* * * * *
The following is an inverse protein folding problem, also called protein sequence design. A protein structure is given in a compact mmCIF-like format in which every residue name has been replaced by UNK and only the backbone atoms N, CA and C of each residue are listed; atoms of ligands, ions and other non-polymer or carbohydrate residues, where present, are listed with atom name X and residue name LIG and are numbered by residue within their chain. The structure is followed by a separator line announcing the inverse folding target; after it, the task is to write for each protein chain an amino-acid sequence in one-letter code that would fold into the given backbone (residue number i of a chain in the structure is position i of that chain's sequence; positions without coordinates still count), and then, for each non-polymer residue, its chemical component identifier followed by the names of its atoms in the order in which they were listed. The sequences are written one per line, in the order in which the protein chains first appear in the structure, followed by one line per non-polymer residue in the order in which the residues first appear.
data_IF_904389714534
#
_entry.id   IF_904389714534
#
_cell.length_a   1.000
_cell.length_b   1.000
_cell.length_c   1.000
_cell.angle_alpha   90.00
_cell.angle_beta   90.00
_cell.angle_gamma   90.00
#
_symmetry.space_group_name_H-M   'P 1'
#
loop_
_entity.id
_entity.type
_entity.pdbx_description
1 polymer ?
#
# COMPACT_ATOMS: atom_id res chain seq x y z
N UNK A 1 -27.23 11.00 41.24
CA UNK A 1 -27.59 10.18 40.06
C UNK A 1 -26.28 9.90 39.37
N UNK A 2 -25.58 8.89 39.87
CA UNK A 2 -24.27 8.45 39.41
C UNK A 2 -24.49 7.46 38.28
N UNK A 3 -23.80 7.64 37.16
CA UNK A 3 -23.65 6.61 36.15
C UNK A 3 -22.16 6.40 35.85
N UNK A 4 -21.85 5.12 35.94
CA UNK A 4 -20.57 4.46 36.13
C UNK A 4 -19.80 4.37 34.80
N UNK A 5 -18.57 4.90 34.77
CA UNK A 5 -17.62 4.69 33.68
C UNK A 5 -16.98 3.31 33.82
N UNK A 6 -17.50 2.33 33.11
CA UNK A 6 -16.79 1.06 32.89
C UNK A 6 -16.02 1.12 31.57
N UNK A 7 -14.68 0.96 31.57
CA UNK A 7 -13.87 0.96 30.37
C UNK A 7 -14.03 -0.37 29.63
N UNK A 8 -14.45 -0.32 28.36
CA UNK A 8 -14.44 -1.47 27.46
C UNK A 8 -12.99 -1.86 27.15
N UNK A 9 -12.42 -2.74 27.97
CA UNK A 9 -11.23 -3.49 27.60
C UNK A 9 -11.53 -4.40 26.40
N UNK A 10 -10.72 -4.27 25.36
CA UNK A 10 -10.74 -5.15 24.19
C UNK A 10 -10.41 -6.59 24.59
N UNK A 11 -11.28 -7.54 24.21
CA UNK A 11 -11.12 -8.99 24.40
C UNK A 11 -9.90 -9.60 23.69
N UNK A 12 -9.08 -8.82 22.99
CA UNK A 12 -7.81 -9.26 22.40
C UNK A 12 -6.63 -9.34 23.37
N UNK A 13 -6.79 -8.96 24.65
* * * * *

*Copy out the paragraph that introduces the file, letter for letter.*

The following is an inverse protein folding problem, also called protein sequence design. A protein structure is given in a compact mmCIF-like format in which every residue name has been replaced by UNK and only the backbone atoms N, CA and C of each residue are listed; atoms of ligands, ions and other non-polymer or carbohydrate residues, where present, are listed with atom name X and residue name LIG and are numbered by residue within their chain. The structure is followed by a separator line announcing the inverse folding target; after it, the task is to write for each protein chain an amino-acid sequence in one-letter code that would fold into the given backbone (residue number i of a chain in the structure is position i of that chain's sequence; positions without coordinates still count), and then, for each non-polymer residue, its chemical component identifier followed by the names of its atoms in the order in which they were listed. The sequences are written one per line, in the order in which the protein chains first appear in the structure, followed by one line per non-polymer residue in the order in which the residues first appear.